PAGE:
Diamond Digits: Power to Dye for
In this week's edition of Diamond Digits we look at the Windy City's "other" winning team, the worst of the bests, a Nationals disaster and a pitcher who really used his head to get to the top. (NOTE: All stats through Monday night.)
Number of consecutive games this season the AL Central-leading White Sox lost while trailing after eight innings prior to
Number of professional career saves for fireballing righthander
Victory total of the AL East leading Tampa Bay Rays following their defeat of the Royals on Saturday night in Kansas City. That was the Rays 103rd game of the season, by far the quickest the franchise has ever reached the 61-win mark, breaking the previous mark of 141 games set in 2004, when the Rays set a franchise record with 70 wins. No other team has failed to post at least one 90-win season, and the Rays are one of four teams that have a chance to eclipse the team record for wins this season. The Angels are currently the only team on pace for 100 wins this year. That would be the first triple-digit win campaign in franchise history, topping the 99 wins in their world championship season of 2002. The Brewers, currently second in the NL Central, could pass the 1982 team's mark of 95 wins en route to the franchsie's only World Series appearance. Most surprising of all are the Florida Marlins, who are one modest hot streak away from finishing with a better record than either of the franchise's World Series Champions (the 1997 team won 92 games and the 2003 club notched 91 victories).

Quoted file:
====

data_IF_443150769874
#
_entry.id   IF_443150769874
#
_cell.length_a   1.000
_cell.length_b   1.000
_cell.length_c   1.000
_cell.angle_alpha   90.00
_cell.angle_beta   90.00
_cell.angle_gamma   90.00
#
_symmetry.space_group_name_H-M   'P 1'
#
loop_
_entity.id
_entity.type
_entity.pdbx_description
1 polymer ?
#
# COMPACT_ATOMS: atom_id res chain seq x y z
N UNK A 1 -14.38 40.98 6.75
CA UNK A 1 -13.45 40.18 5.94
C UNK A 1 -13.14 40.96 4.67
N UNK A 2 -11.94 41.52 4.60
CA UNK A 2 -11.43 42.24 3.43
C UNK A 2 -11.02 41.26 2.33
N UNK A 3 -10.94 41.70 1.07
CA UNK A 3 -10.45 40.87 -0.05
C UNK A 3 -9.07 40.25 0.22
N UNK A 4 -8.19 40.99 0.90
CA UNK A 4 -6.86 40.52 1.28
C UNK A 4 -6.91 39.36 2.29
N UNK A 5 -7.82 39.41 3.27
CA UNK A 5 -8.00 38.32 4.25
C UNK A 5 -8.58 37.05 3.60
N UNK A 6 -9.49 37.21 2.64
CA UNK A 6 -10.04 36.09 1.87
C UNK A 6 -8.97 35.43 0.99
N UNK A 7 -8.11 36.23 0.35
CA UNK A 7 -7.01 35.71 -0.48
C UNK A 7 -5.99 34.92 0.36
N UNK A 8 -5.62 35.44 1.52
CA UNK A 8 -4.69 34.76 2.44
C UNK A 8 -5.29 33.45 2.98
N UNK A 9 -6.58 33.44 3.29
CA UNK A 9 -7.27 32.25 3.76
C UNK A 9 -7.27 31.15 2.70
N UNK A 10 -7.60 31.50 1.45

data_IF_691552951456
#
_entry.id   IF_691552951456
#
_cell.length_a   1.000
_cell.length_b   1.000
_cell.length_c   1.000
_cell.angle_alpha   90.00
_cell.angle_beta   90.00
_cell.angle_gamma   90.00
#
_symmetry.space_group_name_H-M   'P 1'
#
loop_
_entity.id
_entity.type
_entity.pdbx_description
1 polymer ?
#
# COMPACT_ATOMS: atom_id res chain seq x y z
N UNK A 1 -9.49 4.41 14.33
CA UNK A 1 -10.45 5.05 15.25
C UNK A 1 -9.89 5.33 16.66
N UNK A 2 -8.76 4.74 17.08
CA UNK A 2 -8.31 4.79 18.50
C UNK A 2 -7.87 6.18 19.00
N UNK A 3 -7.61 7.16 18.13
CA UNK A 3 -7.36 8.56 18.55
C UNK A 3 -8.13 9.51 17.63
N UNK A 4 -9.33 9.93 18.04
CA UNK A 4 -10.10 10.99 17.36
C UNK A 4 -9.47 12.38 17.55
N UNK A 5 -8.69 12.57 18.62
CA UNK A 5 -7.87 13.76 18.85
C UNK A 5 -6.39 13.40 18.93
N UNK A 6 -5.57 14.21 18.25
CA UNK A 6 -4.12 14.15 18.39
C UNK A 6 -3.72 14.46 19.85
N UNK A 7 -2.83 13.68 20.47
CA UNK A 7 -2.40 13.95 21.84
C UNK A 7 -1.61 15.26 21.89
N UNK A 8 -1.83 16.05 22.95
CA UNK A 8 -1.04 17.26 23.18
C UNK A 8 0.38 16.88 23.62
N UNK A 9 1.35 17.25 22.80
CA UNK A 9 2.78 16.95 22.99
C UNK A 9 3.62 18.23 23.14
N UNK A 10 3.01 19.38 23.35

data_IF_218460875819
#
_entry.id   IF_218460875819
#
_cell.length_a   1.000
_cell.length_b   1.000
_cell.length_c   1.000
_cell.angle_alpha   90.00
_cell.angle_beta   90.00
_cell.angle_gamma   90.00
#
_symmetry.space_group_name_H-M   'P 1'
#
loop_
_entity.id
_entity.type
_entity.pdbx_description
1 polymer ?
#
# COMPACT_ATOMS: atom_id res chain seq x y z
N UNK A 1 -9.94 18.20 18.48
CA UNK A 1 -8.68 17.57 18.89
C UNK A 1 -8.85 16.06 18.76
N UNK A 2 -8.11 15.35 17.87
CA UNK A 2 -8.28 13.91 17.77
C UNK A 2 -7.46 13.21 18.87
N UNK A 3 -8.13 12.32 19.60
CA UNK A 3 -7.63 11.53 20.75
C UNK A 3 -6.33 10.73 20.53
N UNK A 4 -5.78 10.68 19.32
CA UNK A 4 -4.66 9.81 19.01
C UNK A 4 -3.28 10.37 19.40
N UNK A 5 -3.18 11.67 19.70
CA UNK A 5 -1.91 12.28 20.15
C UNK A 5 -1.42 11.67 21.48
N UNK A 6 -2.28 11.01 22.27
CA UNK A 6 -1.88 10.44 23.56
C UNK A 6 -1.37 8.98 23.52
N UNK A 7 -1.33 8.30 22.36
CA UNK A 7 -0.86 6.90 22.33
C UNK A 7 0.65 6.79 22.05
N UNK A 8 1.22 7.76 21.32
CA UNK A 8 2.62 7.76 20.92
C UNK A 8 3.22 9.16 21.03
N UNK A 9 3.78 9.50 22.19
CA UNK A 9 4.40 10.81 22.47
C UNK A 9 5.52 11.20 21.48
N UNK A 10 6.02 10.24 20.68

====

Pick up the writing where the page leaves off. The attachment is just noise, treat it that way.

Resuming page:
The first baseman had a big league high 1.083 slugging percentage for the week, and bated an NL leading .542, raising his average more than 20 points, and placing him sixth in the NL. His .404 on-base percentage ranks fifth in the league and his .510 slugging percentage is just .002 behind Mark Teixeira, for whom Jackson was rumored to be in a possible trade package before Teixeira went to the Angels on Tusday.
The Mariners struggles continue, and nobody struggled worse last week than knuckleballer Dickey. In starts against the Red Sox and Blue Jays, Dickey pitched 11 1/3 innings, surrendering 12 runs, all earned, for a 9.53 ERA while yielding 19 hits and seven walks, losing both in the process. Only one pitcher, Pittsburgh's John Van Benschoten, made multiple starts and had a worse ERA last week than Dickey's. For his efforts, Van Benschoten was sent to the minors.
Is there a better comeback story in sports than